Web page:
Later, it’s writing them an excuse if they procrastinate on schoolwork, paying a college counselor thousands of dollars to perfect their applications or calling their professors to argue about a grade.

Oh… and for some hard-core snowplowing parents it doesn’t end with college:

The problem is: Snowplowing is a parenting habit that’s hard to break.

“If you’re doing it in high school, you can’t stop at college,” Ms. Lythcott-Haims (the former dean of freshmen at Stanford and the author of “How to Raise an Adult: Break Free of the Overparenting Trap and Prepare Your Kid for Success”) said. “If you’re doing it in college, you can’t stop when it comes to the workplace. You have manufactured a role for yourself of always being there to handle things for your child, so it gets worse because your young adult is ill-equipped to manage the basic tasks of life.”

And once a young adult relies on their parents for making medical appointments, keeping track of their finances, and finding their way in the world it creates a helplessness that is hard to overcome.

ESSA and the “Death of the Compassionate Democracy”

March 18, 2019 Leave a comment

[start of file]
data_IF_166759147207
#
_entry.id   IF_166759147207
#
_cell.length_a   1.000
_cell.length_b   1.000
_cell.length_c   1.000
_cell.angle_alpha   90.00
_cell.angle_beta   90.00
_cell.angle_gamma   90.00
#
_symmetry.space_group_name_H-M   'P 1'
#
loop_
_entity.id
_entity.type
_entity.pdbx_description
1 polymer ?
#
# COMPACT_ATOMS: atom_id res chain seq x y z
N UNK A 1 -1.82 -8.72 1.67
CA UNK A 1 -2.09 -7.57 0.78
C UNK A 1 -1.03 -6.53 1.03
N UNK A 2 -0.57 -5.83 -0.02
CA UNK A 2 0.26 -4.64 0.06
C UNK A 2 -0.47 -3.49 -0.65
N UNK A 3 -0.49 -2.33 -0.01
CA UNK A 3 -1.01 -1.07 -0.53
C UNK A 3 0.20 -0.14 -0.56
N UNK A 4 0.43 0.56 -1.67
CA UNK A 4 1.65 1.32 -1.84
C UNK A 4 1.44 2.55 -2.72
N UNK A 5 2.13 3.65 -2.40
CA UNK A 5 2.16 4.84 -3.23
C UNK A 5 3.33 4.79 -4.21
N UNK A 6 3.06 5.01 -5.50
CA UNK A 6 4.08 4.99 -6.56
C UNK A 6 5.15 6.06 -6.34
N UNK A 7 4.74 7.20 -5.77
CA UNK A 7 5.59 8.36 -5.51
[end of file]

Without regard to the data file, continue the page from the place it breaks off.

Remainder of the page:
NYTimes columnist Margaret Renkyl offers a scary and scathing insight into the synergistic efforts of the religious right and pro-business libertarians to undermine democracy in Tennessee in the name of God and mammon. In so doing she describes how the notorious Koch brothers use the causes of the religious right to help advance their goals, which are described in Nancy Maclean’s book “Democracy in Chains: The Deep History of the Radical Right’s Stealth Plan for America”as follows:

According to Dr. MacLean, the Koch network’s goal — and the goal of all legislators in thrall to the Kochs’ PACs — is to weaken unions, suppress voter turnout, privatize public education, undercut climate science, roll back existing environmental protections, dismantle the social safety net and, of course, stack the courts with sympathetic judges.To enact that unpopular agenda, they’ve had to make common cause with the religious right.